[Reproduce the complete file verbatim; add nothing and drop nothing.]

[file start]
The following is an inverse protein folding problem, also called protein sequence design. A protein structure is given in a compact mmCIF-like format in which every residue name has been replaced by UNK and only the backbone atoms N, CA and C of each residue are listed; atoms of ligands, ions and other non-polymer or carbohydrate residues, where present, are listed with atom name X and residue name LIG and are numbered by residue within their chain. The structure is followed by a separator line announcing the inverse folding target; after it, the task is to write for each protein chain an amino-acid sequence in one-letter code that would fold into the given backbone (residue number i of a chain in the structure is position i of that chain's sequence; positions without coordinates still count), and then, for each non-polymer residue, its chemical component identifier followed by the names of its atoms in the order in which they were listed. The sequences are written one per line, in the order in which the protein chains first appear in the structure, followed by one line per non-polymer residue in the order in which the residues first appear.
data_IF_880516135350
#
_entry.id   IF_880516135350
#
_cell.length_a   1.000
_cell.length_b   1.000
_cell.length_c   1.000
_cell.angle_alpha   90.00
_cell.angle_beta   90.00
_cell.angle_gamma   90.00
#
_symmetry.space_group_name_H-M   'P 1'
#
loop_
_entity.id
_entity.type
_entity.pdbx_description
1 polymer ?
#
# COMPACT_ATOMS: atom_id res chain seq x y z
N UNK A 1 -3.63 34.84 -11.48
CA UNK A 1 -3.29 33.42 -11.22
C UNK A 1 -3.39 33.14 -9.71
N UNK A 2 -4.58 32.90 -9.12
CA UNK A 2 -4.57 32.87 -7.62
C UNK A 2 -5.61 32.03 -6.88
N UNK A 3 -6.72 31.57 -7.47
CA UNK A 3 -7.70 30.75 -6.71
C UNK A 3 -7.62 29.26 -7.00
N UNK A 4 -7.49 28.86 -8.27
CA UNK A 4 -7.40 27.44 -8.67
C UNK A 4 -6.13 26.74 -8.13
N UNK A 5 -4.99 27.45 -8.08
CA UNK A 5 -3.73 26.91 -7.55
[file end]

The following is an inverse protein folding problem, also called protein sequence design. A protein structure is given in a compact mmCIF-like format in which every residue name has been replaced by UNK and only the backbone atoms N, CA and C of each residue are listed; atoms of ligands, ions and other non-polymer or carbohydrate residues, where present, are listed with atom name X and residue name LIG and are numbered by residue within their chain. The structure is followed by a separator line announcing the inverse folding target; after it, the task is to write for each protein chain an amino-acid sequence in one-letter code that would fold into the given backbone (residue number i of a chain in the structure is position i of that chain's sequence; positions without coordinates still count), and then, for each non-polymer residue, its chemical component identifier followed by the names of its atoms in the order in which they were listed. The sequences are written one per line, in the order in which the protein chains first appear in the structure, followed by one line per non-polymer residue in the order in which the residues first appear.
data_IF_880516135350
#
_entry.id   IF_880516135350
#
_cell.length_a   1.000
_cell.length_b   1.000
_cell.length_c   1.000
_cell.angle_alpha   90.00
_cell.angle_beta   90.00
_cell.angle_gamma   90.00
#
_symmetry.space_group_name_H-M   'P 1'
#
loop_
_entity.id
_entity.type
_entity.pdbx_description
1 polymer ?
#
# COMPACT_ATOMS: atom_id res chain seq x y z
N UNK A 1 -3.63 34.84 -11.48
CA UNK A 1 -3.29 33.42 -11.22
C UNK A 1 -3.39 33.14 -9.71
N UNK A 2 -4.58 32.90 -9.12
CA UNK A 2 -4.57 32.87 -7.62
C UNK A 2 -5.61 32.03 -6.88
N UNK A 3 -6.72 31.57 -7.47
CA UNK A 3 -7.70 30.75 -6.71
C UNK A 3 -7.62 29.26 -7.00
N UNK A 4 -7.49 28.86 -8.27
CA UNK A 4 -7.40 27.44 -8.67
C UNK A 4 -6.13 26.74 -8.13
N UNK A 5 -4.99 27.45 -8.08
CA UNK A 5 -3.73 26.91 -7.55